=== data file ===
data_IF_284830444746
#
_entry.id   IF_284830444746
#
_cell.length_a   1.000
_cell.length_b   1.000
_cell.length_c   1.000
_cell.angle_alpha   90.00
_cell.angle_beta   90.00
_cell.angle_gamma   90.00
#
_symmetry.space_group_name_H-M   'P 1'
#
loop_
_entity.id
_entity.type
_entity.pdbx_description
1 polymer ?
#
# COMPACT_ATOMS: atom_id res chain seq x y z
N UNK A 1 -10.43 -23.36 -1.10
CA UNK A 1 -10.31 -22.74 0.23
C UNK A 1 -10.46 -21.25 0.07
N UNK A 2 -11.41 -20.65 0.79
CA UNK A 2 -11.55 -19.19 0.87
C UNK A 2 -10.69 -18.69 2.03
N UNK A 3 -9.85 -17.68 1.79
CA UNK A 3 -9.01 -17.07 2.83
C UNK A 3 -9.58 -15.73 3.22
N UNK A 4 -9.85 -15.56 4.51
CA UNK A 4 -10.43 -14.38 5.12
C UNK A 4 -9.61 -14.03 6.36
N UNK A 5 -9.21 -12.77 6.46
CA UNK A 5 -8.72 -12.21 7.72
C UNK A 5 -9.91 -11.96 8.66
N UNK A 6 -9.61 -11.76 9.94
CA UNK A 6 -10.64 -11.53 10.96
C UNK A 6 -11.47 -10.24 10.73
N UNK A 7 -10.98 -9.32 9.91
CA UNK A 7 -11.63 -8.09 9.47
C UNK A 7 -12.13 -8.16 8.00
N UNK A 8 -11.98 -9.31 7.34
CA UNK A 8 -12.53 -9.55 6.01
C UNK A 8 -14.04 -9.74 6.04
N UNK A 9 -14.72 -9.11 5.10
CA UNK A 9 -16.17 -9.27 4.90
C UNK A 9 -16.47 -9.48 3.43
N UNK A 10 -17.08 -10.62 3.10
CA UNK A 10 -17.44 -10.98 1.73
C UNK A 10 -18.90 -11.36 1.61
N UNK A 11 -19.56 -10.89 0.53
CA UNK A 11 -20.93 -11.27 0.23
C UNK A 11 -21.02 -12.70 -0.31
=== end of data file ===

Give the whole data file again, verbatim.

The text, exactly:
data_IF_284830444746
#
_entry.id   IF_284830444746
#
_cell.length_a   1.000
_cell.length_b   1.000
_cell.length_c   1.000
_cell.angle_alpha   90.00
_cell.angle_beta   90.00
_cell.angle_gamma   90.00
#
_symmetry.space_group_name_H-M   'P 1'
#
loop_
_entity.id
_entity.type
_entity.pdbx_description
1 polymer ?
#
# COMPACT_ATOMS: atom_id res chain seq x y z
N UNK A 1 -10.43 -23.36 -1.10
CA UNK A 1 -10.31 -22.74 0.23
C UNK A 1 -10.46 -21.25 0.07
N UNK A 2 -11.41 -20.65 0.79
CA UNK A 2 -11.55 -19.19 0.87
C UNK A 2 -10.69 -18.69 2.03
N UNK A 3 -9.85 -17.68 1.79
CA UNK A 3 -9.01 -17.07 2.83
C UNK A 3 -9.58 -15.73 3.22
N UNK A 4 -9.85 -15.56 4.51
CA UNK A 4 -10.43 -14.38 5.12
C UNK A 4 -9.61 -14.03 6.36
N UNK A 5 -9.21 -12.77 6.46
CA UNK A 5 -8.72 -12.21 7.72
C UNK A 5 -9.91 -11.96 8.66
N UNK A 6 -9.61 -11.76 9.94
CA UNK A 6 -10.64 -11.53 10.96
C UNK A 6 -11.47 -10.24 10.73
N UNK A 7 -10.98 -9.32 9.91
CA UNK A 7 -11.63 -8.09 9.47
C UNK A 7 -12.13 -8.16 8.00
N UNK A 8 -11.98 -9.31 7.34
CA UNK A 8 -12.53 -9.55 6.01
C UNK A 8 -14.04 -9.74 6.04
N UNK A 9 -14.72 -9.11 5.10
CA UNK A 9 -16.17 -9.27 4.90
C UNK A 9 -16.47 -9.48 3.43
N UNK A 10 -17.08 -10.62 3.10
CA UNK A 10 -17.44 -10.98 1.73
C UNK A 10 -18.90 -11.36 1.61
N UNK A 11 -19.56 -10.89 0.53
CA UNK A 11 -20.93 -11.27 0.23
C UNK A 11 -21.02 -12.70 -0.31